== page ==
On April 5, the Obama administration delivered a stark evaluation of Pakistan's counterterrorism campaign to Congress, stating that "there remains no clear path toward defeating the insurgency" (.pdf) festering in the country's northwestern regions. Over the past decade, militants have killed thousands of Pakistani civilians and wreaked devastation on the country's fragile economy. And since 2001, 2,575 Pakistani soldiers have been killed in counterinsurgency and counterterrorism operations. Why, then, have Pakistan's leaders failed to develop a comprehensive counterterrorism strategy?
It is true that Pakistan has made important progress against militancy in recent years. Starting in mid-2009, the army began a series of full-scale military offensives. Today more than 147,000 Pakistani troops -- many of them repositioned from Pakistan's eastern border with its historic rival, India -- are fighting militants in the border areas.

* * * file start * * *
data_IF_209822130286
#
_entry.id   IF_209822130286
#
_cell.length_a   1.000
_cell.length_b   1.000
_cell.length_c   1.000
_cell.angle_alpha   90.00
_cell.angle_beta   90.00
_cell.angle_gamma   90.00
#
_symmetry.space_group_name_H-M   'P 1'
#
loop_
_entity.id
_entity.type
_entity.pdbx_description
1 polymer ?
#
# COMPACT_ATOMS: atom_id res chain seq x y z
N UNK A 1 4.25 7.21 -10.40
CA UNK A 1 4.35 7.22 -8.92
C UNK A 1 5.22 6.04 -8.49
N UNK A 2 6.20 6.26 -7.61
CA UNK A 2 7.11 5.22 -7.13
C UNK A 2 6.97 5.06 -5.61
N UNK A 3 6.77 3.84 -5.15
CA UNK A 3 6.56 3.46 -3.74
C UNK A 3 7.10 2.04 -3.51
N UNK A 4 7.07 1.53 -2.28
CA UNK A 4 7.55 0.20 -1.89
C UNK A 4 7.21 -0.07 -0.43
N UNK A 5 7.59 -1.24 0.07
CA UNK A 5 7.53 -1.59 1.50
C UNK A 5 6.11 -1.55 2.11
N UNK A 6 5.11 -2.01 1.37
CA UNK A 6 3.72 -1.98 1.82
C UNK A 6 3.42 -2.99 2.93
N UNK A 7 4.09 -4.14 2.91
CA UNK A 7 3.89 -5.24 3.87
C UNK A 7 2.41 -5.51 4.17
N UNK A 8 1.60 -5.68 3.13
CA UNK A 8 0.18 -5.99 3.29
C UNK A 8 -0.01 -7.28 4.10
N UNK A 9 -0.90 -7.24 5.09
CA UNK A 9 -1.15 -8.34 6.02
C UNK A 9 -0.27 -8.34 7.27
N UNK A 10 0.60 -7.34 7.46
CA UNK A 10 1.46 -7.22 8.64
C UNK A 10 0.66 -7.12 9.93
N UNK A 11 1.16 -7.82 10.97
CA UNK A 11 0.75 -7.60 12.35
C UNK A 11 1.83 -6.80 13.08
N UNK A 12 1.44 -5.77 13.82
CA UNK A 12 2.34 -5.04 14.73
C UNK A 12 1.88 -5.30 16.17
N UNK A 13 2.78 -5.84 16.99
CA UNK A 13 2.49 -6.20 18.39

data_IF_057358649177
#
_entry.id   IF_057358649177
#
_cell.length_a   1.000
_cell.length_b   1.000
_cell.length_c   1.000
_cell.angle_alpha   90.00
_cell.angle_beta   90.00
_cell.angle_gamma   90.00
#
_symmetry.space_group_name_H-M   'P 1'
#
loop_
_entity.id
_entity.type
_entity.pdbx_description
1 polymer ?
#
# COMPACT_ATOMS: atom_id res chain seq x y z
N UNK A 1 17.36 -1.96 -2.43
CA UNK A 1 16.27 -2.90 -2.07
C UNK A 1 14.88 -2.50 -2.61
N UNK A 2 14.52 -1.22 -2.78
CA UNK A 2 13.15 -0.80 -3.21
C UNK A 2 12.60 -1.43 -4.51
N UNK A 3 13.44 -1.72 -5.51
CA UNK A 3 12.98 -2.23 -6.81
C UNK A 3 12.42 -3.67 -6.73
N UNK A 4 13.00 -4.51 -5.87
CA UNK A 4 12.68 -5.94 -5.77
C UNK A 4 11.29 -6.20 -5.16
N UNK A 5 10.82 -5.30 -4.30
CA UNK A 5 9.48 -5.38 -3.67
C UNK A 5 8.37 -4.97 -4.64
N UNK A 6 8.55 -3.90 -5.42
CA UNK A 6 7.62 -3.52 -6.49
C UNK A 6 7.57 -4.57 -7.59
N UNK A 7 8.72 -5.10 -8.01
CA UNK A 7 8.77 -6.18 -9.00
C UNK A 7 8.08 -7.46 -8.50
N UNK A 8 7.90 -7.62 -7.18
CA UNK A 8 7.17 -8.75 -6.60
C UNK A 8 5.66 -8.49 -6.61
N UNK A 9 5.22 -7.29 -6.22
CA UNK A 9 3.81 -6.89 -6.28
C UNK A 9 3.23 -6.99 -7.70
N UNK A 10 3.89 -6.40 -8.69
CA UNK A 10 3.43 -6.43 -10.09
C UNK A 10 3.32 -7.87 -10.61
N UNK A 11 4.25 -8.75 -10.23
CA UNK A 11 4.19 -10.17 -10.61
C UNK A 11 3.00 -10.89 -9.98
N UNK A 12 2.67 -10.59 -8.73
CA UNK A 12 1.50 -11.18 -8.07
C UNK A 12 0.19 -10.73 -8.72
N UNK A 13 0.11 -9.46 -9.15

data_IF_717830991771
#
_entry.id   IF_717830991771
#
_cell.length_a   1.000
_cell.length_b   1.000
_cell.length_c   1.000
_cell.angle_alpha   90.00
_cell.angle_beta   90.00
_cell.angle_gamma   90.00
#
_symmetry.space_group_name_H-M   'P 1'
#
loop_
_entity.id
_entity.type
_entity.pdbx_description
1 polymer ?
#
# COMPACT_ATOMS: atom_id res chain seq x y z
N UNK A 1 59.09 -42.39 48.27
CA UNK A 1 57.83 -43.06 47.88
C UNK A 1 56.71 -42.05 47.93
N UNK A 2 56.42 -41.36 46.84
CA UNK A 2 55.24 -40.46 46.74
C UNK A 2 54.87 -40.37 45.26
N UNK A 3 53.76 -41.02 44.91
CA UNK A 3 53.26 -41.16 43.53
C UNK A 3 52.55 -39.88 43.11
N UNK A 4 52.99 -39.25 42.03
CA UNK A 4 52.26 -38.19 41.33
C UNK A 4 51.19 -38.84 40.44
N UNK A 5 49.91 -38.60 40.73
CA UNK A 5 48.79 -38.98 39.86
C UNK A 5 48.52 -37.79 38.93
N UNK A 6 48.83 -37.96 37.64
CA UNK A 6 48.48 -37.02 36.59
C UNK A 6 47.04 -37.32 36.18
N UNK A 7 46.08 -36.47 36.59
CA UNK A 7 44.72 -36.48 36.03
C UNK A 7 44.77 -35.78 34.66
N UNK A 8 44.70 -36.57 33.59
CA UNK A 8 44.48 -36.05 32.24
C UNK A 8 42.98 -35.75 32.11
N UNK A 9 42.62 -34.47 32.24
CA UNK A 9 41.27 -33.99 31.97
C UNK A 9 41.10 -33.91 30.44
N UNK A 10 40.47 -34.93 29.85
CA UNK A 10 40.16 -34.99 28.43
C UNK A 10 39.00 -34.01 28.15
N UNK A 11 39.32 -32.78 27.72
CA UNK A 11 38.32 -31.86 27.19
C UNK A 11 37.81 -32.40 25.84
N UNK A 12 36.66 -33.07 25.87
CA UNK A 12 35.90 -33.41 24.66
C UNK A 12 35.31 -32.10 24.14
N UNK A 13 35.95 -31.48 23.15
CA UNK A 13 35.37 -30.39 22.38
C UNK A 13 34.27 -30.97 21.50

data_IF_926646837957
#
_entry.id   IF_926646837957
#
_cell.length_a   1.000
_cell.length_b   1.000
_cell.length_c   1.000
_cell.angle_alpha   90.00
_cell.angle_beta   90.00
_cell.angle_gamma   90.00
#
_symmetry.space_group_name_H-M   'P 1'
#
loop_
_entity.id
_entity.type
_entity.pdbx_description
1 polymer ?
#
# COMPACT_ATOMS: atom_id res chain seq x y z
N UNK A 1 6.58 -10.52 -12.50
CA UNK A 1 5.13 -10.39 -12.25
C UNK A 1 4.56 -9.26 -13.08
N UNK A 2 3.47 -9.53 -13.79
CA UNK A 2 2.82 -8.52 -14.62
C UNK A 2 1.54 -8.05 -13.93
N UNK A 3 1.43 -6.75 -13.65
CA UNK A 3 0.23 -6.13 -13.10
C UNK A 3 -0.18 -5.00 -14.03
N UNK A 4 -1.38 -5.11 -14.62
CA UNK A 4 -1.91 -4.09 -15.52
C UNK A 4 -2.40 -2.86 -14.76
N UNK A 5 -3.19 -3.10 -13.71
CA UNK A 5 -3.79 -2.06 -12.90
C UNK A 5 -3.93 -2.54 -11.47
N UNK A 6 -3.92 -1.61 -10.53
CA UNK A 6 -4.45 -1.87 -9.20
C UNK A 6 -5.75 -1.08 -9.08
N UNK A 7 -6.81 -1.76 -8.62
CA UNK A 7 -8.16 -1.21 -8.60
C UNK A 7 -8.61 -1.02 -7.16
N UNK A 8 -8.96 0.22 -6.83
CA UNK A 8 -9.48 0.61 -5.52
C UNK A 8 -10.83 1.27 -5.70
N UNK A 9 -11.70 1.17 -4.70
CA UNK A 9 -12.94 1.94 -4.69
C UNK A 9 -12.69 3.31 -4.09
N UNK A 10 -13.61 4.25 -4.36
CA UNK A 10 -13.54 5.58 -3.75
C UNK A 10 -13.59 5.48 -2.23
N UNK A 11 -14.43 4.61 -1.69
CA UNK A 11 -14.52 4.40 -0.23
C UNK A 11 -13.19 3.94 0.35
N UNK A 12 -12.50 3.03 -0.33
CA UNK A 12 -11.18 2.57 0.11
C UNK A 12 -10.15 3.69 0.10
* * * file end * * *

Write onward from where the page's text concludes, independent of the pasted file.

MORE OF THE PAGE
But military gains are being squandered by the country's dysfunctional political system. Although democracy returned in 2008 after a decade of military rule, it is far from consolidated. The absence of settled rules of political contestation encourages fractious conflict between military and civilian institutions and among civilian representatives. Too busy undermining each other in the pursuit of short-term political advantage, Pakistani leaders have yet to focus their strategic attention on the militant challenge.